Anti-inflammatory effects of high-dose inhaled fluticasone versus oral prednisone in asthma exacerbations.
Author(s): Belda J, Margarit G, Martinez C, Bellido-Casado J, Casan P, Torrejon M, Brufal M, Rodriguez-Jerez F, Sanchis J
Affiliation(s): Departament de Pneumologia, Clinica d'Asma i allergia, Hospital de la Santa Creu i de Sant Pau, Universitat Autonoma de Barcelona, Spain. email@example.com
Publication date & source: 2007-12, Eur Respir J., 30(6):1143-9. Epub 2007 Aug 9.
Publication type: Comparative Study; Randomized Controlled Trial; Research Support, Non-U.S. Gov't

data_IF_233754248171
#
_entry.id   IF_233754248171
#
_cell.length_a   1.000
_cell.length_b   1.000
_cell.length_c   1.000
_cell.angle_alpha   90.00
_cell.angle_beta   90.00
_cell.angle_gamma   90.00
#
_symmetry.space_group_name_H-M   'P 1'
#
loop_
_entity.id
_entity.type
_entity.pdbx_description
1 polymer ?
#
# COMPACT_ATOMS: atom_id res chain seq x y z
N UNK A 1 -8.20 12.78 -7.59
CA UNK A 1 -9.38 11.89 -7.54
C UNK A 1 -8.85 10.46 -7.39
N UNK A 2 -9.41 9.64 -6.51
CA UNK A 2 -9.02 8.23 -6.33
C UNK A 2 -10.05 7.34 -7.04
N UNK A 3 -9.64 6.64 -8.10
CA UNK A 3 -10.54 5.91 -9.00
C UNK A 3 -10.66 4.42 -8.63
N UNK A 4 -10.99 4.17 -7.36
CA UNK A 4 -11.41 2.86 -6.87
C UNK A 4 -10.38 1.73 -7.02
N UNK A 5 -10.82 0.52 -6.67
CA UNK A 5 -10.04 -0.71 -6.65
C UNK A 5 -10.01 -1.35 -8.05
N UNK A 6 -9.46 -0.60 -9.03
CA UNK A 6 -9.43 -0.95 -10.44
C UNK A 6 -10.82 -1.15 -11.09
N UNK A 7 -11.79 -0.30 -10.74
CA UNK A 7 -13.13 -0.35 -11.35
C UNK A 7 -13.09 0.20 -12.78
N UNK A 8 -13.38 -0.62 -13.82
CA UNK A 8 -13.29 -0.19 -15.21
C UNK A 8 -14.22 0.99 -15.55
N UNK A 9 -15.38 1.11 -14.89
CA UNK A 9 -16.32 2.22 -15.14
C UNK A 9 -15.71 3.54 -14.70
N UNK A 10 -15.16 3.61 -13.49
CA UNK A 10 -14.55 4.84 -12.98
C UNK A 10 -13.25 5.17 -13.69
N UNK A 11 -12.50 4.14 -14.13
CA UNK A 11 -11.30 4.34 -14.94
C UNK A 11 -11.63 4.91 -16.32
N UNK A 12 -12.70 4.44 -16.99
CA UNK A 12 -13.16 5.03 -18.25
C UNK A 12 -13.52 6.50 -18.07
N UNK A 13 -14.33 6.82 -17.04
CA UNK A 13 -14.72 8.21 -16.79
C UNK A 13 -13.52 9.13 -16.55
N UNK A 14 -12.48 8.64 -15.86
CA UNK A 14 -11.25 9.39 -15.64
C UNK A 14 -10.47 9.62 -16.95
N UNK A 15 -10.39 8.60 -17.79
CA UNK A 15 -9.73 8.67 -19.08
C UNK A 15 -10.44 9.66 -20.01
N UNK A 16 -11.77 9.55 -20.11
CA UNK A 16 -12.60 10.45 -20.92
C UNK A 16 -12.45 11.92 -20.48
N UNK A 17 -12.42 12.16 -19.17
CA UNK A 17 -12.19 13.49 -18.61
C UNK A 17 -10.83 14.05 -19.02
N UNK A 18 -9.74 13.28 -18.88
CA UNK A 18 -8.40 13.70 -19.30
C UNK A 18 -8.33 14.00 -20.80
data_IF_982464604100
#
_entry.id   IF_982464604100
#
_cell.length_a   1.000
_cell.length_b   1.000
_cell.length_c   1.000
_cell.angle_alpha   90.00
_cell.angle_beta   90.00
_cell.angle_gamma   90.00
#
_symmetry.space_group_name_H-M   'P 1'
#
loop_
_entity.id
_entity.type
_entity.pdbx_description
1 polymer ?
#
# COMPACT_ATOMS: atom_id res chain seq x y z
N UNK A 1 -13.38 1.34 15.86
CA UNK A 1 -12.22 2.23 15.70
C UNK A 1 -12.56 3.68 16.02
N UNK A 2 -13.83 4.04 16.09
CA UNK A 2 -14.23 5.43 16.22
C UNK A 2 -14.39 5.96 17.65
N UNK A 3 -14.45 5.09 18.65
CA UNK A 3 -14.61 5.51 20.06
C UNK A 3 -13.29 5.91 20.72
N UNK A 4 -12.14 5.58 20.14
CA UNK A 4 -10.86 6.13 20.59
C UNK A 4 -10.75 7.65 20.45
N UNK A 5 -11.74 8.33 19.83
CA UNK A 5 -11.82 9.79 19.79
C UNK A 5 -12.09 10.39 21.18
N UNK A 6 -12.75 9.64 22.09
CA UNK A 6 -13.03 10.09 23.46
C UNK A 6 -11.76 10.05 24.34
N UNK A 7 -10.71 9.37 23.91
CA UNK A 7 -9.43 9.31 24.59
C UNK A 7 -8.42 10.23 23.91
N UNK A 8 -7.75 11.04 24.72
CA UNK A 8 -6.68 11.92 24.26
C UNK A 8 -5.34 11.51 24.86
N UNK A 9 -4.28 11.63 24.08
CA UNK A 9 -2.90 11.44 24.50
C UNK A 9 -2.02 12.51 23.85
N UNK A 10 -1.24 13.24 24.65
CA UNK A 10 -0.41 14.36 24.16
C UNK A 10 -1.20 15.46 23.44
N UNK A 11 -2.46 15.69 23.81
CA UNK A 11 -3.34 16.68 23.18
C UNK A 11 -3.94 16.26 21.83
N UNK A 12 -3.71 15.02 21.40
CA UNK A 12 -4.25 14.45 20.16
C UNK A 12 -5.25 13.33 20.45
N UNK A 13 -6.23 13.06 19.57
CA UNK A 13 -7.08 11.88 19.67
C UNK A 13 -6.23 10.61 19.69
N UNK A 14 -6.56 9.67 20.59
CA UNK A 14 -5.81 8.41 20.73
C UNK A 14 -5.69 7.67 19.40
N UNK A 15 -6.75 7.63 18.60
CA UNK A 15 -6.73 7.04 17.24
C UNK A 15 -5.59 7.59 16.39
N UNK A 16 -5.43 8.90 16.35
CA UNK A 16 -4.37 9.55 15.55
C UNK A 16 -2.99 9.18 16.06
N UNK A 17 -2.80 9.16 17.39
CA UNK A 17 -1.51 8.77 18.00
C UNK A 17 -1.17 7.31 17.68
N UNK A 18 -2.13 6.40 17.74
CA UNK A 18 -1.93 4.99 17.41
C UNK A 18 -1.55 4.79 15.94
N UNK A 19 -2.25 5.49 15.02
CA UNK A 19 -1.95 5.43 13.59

The objective of the present study was to investigate the kinetics of high doses of inhaled steroid fluticasone in comparison with oral steroid prednisone on plasma protein leakage and bronchial eosinophilia in adults with moderate asthma exacerbations. The study design was a randomised, double-blind, placebo-controlled prospective trial. In total, 45 patients treated at the emergency department for moderate asthma exacerbations were recruited and 39 were assigned to receive fluticasone and placebo of prednisone (19 patients), or prednisone and placebo of fluticasone (20 patients). Medication was administered to all patients via a metered-dose inhaler and spacer (16 puffs; 4,000 microg.day(-1) or placebo) plus one pill (prednisone 30 mg.day(-1) or placebo). Spirometry and induced sputum for differential cell counts, albumin and alpha(2)-macroglobulin levels and blood eosinophils, interleukin-5 and granulocyte-macrophage colony-stimulating factor levels were obtained before treatment and at 2, 6 and 24 h after treatment. Symptoms clearly improved after 24 h in both groups. No differences were seen between groups in peak expiratory flow or forced expiratory flow in one second, which improved progressively but then decayed slightly after 24 h. Eosinophil counts in sputum also improved over time in both groups. The effect was faster with fluticasone than with prednisone, but was partially lost at 24 h. However, plasma proteins in sputum and eosinophil count in blood both decreased until 24 h, with no significant differences between groups. There was no correlation between eosinophil counts and plasmatic protein levels. In conclusion, both treatments improved symptoms, airway obstruction and inflammation, and plasma protein leakage at 24 h. Prednisone reduced blood eosinophil counts, while fluticasone reduced airway eosinophil counts, suggesting that the anti-inflammatory performance of fluticasone is exerted locally.